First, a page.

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Probation and community penalties

Research output: Chapter in Book/Report/Conference proceedingChapter (peer-reviewed)

If a member of the public were asked to explain the term ‘probation’ to a visitor from another planet, he or she would as likely as not describe a process of helping offenders. If so, this would result in a considerable amount of teeth gnashing in the headquarters of the National Probation Service where, since its inception in April 2001, considerable efforts have been made to transform the public image of the service. The Probation Service came into being in 1907 as a helping organisation. It arose from an era of tolerance and a desire to reform and rehabilitate those who had fallen from the path of righteousness or at least conformity with the law. McWilliams (1983) describes the role of the early probation pioneers as engaging in ‘special pleading’ with the court, essentially for mercy and a second chance for offenders. With the right guidance and role models alongside work opportunities, ‘deserving’ offenders could be encouraged back into the community as responsible individuals. Offenders were thus regarded as unfortunates, who suffered from a variety of privations or had been led astray by the wrong sort of people. With the right advice and opportunities, they could be redeemed. It is easy therefore to understand where the popular notion of probation officers helping offenders derives from. Yet, for the past two decades at least, concerted efforts have been made to change this perception and reposition the Probation Service as an agency of law enforcement and, more recently, public protection. That so many people still regard the service as something it is striving not to be points us to the continued tension suffered by an organisation that has had to perform a number of tricks and turns to survive a period of penal populism and pessimism which had set in during the early 1970s. In an era where Victorian and Edwardian forgiveness and tolerance for the ‘deserving’ appears increasingly less obvious, the Probation Service has had, in many respects, to change its entire raison d’être. That it still survives as an organisation is testimony to its success in transforming itself, but serious questions remain about the nature of its future existence (Nash, 2001). This chapter will give an overview of this attempted transformation with a particular focus on the work of the Probation Service in supervising community penalties.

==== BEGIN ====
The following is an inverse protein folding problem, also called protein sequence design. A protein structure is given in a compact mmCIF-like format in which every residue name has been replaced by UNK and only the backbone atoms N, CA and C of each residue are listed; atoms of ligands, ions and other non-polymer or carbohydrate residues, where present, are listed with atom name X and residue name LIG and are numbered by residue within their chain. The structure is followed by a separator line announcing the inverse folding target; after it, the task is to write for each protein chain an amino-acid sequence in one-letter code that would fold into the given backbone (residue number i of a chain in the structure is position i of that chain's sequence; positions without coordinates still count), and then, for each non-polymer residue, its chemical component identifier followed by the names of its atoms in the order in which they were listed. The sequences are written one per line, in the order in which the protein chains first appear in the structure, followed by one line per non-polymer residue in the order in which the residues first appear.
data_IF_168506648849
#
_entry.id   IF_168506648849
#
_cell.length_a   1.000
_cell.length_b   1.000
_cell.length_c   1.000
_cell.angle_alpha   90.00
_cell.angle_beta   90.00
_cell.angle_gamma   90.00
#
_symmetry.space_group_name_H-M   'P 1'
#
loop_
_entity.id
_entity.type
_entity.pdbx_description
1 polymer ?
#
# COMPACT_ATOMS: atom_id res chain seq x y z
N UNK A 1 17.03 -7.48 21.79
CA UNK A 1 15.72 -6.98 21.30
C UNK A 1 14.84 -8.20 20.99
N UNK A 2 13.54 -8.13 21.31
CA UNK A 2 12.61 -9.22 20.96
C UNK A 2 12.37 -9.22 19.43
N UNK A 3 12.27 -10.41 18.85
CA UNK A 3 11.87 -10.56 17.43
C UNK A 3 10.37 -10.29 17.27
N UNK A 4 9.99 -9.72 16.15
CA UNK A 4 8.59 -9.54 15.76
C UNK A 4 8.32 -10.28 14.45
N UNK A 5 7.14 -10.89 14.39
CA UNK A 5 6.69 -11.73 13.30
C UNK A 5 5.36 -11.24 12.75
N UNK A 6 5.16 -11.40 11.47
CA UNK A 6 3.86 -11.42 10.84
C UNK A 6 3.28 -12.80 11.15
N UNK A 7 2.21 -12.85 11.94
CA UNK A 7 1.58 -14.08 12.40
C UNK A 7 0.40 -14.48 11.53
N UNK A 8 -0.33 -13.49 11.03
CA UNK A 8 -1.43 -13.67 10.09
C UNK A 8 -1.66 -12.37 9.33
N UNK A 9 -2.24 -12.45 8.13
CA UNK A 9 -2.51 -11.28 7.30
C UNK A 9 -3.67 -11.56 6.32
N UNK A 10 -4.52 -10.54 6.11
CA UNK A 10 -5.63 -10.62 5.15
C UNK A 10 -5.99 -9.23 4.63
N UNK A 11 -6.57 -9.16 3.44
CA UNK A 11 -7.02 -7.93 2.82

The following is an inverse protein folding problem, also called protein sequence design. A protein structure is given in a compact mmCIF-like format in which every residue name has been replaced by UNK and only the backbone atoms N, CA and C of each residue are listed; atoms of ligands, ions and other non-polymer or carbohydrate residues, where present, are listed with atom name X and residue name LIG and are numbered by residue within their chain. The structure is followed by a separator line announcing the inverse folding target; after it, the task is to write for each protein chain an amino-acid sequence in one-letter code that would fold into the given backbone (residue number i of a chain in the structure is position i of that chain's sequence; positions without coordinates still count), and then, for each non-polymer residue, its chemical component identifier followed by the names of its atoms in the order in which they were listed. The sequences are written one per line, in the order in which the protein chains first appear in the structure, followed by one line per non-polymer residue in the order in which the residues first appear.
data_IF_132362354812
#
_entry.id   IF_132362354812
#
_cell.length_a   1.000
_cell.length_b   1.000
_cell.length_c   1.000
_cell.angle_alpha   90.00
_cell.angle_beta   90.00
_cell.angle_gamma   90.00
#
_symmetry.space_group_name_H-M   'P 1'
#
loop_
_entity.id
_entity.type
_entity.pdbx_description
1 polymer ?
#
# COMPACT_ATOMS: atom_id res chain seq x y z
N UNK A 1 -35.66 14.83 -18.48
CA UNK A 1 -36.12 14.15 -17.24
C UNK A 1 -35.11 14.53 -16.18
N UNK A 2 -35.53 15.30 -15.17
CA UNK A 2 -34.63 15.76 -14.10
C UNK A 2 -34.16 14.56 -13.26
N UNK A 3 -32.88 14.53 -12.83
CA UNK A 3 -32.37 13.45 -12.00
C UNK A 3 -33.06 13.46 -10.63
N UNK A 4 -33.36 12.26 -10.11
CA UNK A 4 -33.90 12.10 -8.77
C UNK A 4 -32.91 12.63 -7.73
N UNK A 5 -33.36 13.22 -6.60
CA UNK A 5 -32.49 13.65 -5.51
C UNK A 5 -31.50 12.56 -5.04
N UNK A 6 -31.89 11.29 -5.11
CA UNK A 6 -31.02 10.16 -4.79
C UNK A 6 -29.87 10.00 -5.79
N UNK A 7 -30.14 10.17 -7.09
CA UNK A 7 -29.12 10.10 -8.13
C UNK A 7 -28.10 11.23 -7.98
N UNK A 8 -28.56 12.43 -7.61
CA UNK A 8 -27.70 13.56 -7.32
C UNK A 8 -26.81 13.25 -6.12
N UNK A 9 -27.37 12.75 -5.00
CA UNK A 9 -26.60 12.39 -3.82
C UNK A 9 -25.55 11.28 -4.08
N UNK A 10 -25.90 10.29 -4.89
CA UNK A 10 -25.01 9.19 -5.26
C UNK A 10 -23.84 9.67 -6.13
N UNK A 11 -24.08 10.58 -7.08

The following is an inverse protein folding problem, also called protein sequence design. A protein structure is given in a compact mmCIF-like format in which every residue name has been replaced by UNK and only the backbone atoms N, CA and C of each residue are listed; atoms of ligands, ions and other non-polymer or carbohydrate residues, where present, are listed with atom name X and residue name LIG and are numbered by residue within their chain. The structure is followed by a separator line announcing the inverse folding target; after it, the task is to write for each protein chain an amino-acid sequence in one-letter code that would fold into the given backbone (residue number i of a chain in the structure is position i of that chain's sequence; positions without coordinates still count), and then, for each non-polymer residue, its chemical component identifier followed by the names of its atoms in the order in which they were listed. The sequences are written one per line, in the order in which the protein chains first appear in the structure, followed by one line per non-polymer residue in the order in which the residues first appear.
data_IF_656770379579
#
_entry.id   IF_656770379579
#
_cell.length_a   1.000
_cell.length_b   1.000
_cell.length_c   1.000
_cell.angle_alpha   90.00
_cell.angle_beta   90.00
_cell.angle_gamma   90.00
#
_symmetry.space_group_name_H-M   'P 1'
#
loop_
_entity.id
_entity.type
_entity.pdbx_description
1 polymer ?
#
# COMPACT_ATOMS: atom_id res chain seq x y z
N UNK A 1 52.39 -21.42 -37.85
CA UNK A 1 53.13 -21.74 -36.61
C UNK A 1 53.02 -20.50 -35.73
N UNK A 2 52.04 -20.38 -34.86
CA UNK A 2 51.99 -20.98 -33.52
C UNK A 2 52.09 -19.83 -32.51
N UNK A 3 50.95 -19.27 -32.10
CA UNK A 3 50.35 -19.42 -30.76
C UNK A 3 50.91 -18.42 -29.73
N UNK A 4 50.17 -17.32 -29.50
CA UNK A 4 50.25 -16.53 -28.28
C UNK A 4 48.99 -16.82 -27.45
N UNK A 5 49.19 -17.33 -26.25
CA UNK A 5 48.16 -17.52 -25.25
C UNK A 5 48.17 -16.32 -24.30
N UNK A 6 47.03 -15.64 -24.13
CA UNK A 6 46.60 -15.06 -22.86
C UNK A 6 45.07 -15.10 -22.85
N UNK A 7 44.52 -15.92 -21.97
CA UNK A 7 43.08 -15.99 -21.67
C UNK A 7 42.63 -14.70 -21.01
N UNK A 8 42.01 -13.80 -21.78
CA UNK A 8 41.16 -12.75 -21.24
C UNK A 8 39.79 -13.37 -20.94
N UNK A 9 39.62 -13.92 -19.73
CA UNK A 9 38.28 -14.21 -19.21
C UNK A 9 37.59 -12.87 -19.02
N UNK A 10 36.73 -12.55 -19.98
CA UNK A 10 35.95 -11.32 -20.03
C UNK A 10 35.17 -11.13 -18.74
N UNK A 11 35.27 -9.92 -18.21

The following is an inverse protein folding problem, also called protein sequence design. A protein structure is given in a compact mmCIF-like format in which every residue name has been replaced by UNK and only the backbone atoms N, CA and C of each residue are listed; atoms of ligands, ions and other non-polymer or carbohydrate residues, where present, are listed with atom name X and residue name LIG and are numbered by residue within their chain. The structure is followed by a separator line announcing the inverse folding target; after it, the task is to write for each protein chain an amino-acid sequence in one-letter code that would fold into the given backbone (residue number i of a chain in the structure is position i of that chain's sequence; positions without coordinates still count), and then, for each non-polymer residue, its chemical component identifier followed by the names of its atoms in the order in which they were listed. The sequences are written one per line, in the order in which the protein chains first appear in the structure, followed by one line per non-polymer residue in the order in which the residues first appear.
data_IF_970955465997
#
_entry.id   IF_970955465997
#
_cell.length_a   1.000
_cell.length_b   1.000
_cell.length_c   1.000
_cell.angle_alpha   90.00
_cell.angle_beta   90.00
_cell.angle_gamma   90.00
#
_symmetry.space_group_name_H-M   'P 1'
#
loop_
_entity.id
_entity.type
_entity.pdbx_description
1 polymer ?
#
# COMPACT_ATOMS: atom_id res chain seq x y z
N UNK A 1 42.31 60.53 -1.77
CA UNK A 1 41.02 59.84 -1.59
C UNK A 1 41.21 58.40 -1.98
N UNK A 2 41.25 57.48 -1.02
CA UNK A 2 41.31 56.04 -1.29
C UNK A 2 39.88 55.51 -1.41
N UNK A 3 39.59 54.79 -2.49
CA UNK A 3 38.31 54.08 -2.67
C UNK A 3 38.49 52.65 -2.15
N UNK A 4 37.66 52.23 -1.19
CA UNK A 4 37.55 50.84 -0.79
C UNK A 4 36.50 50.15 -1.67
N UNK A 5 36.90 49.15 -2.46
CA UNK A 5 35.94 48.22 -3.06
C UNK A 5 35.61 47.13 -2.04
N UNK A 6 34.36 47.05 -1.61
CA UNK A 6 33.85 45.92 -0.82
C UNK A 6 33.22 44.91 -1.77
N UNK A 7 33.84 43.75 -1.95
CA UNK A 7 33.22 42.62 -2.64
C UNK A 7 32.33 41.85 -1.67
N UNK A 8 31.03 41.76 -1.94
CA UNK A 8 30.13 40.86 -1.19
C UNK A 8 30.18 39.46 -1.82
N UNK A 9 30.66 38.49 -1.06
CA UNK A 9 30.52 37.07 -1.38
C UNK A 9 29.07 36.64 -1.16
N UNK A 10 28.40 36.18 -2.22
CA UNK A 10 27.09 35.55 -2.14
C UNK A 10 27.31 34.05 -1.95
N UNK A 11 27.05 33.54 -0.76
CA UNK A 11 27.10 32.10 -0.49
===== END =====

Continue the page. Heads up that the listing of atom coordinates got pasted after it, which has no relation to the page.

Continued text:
Original languageEnglish
Title of host publicationThe student handbook of criminal justice and criminology
EditorsJohn Munice, David Wilson
Place of PublicationLondon
PublisherCavendish Publishing
Pages235-248
ISBN (Print)9781859418413
Publication statusPublished - 2004

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